New Psychoeducational Suicide Prevention Module Found Superior to Usual Care in Patients With Substance Use Disorders

The Preventing Addiction Related Suicide module was found to better improve suicide knowledge, increase help-seeking behaviors, and reduce maladaptive attitudes compared with usual care for patients with substance use disorders.

The Preventing Addiction Related Suicide (PARS) module was found to be superior to usual care in improving suicide knowledge, maladaptive attitudes, and help-seeking in adults undergoing community addiction treatment, according to a study recently published in JAMA Network Open.

The PARS module has the potential for a significant impact on the national suicide prevention strategy and for patients with substance use disorder (SUD), according to the study authors.

“SUD treatment may present unique opportunities to prevent suicide, since treatment and recovery staff engage a high-risk population that is both concentrated and accessible,” the authors wrote.

The PARS module, an interactive psychoeducational module, is the first suicide prevention module developed in and for community substance use intensive outpatient programs (IOPs). PARS is a 1-session secondary prevention module administered by trained SUD counselors consisting of didactic preventions about suicide risk factors, warning signs, and actions to take if suicide risk is observed in self or others.

Researchers conducted a stepped-wedge cluster-randomized clinical trial to evaluate the efficacy of PARS on suicide-related outcomes including knowledge, maladaptive attitudes, and help-seeking behavior compared with usual care. The trial was conducted from 2017 to 2020 with follow-up assessments conducted after treatment and at 1, 3, and 6 months.

Participants included adult outpatients in SUD treatment at community IOPs across Western Washington state. Researchers analyzed the data from July 1, 2020, to January 20, 2022.

The study included 906 participants (mean [SD] age, 37.5 [12.0] years; 540 [59.6%] men), of whom 478 participants received usual care and 428 patients received PARS.

In intent-to-treat analysis form baseline to after treatment, there was a greater improvement found in suicide knowledge for participants receiving PARS compared with those receiving usual care (d = 0.15; 95% CI, 0.08 to 0.23; P < .001). Additionally, a greater reduction in maladaptive attitudes was observed for patients receiving PARS (d = 0.18; 95% CI, 0.14 to 0.25; P < .001).

Researchers found improvements were maintained at follow-up for suicide knowledge (1 month: d = 0.16; 95% CI, 0.07 to 0.22; P < .001; 3 months: d = 0.12; 95% CI, 0.05 to 0.19; P = .001; 6 months: d = 0.13; 95% CI, 0.06 to 0.20; P < .001) and reductions in maladaptive attitudes (1 month: d = 0.20; 95% CI, 0.12 to 0.23; P < .001; 3 months: d = 0.10; 95% CI, 0.05 to 0.16; P < .001; 6 months: d = 0.14; 95% CI, 0.09 to 0.19; P < .001), with 788 participants (87.0%) of the sample responding across time points.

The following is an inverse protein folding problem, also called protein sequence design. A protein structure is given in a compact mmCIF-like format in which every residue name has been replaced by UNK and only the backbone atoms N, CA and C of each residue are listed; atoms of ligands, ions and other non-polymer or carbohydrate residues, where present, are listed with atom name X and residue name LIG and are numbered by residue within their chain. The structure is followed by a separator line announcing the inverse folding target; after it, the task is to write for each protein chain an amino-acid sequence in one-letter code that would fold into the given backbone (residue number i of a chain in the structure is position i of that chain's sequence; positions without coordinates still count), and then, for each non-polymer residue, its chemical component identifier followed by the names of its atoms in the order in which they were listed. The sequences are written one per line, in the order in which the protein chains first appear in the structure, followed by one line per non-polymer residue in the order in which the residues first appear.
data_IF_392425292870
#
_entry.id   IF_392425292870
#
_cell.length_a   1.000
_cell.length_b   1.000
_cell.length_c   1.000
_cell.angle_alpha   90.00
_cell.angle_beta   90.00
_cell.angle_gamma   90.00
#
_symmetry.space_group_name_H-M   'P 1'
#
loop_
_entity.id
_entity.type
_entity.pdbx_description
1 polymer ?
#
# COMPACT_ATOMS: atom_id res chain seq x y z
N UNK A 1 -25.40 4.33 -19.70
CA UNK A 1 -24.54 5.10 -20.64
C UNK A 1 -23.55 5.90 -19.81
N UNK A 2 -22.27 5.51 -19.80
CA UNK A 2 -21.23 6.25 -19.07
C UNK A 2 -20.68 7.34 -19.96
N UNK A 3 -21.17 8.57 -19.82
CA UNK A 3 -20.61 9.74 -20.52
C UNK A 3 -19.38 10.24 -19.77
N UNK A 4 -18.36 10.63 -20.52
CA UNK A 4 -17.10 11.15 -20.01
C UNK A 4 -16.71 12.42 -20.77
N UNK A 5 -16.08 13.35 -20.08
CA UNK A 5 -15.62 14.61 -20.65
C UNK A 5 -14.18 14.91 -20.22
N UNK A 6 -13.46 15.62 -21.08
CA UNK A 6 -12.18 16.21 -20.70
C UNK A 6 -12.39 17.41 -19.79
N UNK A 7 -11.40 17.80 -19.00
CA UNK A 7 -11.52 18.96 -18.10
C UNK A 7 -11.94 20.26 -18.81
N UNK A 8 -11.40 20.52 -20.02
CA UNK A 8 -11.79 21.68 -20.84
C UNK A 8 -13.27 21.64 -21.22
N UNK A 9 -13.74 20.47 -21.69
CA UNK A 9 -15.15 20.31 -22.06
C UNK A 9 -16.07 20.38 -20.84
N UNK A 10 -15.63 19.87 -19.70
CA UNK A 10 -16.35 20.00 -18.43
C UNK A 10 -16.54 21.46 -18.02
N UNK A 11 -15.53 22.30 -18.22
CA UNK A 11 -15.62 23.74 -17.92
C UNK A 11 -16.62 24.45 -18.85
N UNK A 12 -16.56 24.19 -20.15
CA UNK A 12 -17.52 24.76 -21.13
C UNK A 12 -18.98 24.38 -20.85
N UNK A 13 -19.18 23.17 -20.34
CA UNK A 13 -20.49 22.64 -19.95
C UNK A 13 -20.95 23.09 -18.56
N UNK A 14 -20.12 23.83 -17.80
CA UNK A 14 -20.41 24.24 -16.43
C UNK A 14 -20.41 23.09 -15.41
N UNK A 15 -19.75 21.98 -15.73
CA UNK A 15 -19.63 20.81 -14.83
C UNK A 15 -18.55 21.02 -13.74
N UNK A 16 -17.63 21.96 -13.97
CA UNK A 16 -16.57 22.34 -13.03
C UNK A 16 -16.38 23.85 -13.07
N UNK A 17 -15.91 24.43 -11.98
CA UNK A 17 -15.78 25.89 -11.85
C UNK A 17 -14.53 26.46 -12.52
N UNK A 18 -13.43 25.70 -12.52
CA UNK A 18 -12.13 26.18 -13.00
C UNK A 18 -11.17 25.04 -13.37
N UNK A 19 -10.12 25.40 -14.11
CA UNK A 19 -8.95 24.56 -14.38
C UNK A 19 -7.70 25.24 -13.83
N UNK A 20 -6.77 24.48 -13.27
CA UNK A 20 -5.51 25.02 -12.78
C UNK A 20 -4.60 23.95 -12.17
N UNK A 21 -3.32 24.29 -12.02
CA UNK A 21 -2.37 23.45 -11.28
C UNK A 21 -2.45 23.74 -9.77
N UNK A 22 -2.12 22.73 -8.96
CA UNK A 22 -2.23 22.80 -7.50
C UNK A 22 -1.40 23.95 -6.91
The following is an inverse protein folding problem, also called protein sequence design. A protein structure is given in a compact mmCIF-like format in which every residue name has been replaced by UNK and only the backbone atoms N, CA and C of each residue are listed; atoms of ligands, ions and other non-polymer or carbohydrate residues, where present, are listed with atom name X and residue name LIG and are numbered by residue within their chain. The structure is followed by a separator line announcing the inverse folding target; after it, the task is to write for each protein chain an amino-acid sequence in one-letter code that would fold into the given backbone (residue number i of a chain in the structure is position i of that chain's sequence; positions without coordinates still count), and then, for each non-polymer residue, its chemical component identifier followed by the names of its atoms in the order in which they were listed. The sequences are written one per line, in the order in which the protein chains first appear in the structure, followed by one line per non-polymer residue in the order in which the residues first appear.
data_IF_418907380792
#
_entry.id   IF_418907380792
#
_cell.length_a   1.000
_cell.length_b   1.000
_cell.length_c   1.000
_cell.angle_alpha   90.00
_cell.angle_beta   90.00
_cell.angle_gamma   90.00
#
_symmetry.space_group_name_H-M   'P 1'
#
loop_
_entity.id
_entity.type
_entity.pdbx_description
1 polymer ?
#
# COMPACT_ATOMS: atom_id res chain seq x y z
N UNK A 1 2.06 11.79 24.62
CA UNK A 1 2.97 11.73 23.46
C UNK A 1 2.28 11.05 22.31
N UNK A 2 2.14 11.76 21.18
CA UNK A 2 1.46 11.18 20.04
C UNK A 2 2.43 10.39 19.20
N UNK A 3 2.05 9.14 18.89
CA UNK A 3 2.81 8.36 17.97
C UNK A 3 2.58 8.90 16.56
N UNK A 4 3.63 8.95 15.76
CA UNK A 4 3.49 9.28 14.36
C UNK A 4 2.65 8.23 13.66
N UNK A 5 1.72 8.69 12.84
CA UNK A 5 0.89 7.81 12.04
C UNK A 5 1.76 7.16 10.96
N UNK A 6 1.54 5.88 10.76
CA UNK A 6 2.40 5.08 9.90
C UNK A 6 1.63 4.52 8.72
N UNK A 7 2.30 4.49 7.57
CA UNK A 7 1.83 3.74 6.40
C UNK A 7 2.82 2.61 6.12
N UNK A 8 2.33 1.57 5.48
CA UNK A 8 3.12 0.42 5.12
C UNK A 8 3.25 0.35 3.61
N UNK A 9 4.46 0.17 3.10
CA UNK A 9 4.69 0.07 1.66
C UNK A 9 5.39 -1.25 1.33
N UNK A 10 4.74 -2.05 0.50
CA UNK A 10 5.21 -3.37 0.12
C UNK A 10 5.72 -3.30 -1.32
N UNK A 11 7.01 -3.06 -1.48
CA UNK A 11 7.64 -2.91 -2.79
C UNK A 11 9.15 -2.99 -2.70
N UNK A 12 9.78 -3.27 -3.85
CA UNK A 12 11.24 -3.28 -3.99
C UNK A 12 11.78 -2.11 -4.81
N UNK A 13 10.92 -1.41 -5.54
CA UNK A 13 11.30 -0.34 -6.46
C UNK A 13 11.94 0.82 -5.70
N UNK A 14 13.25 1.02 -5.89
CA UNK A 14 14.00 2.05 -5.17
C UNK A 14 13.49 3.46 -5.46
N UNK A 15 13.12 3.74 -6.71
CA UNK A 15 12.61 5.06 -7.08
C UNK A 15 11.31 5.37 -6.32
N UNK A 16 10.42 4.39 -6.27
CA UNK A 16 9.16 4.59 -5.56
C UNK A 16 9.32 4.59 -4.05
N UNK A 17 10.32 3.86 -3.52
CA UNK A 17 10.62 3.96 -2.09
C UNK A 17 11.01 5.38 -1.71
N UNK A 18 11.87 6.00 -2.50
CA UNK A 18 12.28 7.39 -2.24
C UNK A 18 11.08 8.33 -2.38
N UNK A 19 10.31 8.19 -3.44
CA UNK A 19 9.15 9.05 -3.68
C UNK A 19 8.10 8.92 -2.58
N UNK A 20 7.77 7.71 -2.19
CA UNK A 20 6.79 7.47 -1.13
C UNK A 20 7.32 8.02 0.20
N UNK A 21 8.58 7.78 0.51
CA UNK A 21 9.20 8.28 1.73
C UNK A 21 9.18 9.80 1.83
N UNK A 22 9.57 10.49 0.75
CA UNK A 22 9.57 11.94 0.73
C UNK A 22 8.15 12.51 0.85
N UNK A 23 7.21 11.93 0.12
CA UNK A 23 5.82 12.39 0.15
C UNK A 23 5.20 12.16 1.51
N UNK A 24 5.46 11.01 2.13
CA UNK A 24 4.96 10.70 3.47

Notably, from baseline to 6 months, there was a greater improvement in help-seeking in the PARS group compared with the usual care group (d = 0.16; 95% CI, 0.01 to 0.32; P = .04). The authors note that increasing help-seeking has been recognized as a challenge in the suicide prevention field; however, the effect of PARS on help-seeking was only significant at 6 months.

These findings indicate that PARS is superior to usual care in improving suicide knowledge, maladaptive attitudes, and help-seeking among adults undergoing community addiction treatment for SUD, according to the study authors. The authors suggest that as a 1-session IOP module developed in partnership with community addiction agencies, PARS has the potential for wide impact in the national suicide prevention strategy.

“A goal of PARS from its inception was the development of an effective and feasible intervention that fit into SUD counselors’ usual workflow. Although working with a high suicide-risk population, most SUD counselors are not trained or licensed to give acute suicide treatment; however, PARS, as a secondary prevention intervention (as opposed to acute treatment), fits within SUD counselors’ scope of practice,” the authors wrote. “Furthermore, by repeatedly delivering the PARS module in successive IOP groups, SUD counselors receive continued practice exposure to suicide prevention skills, which may translate into improved clinical care.”

They suggest that the open discussion of experiences around suicide, which is a core component of the PARS module, may additionally help decrease stigma, a key issue in the recognition and intervention of suicidality.

“As substance-related suicide and overdose numbers increase and overlap, effective prevention interventions are needed in SUD treatment settings. With high acceptability and feasibility, PARS has the potential for wide impact,” the authors concluded.

The study has some limitations. Prior to this study, Washington state mandated suicide prevention training for behavioral health workers, including community SUD counselors. This may have affected the counselor’s baseline suicide knowledge and restricted the range of improvement in patient outcomes.

Additionally, results are based on group IOPs, and therefore, may not generalize to other types of SUD treatment.

Reference

Ries R K, Livengood A L, Huh D, et al. Effectiveness of a suicide prevention module for adults in substance use disorder treatment: a stepped-wedge cluster randomized clinical trial. JAMA Netw Open. 2022;5(4):e222945. doi:10.1001/jamanetworkopen.2022.2945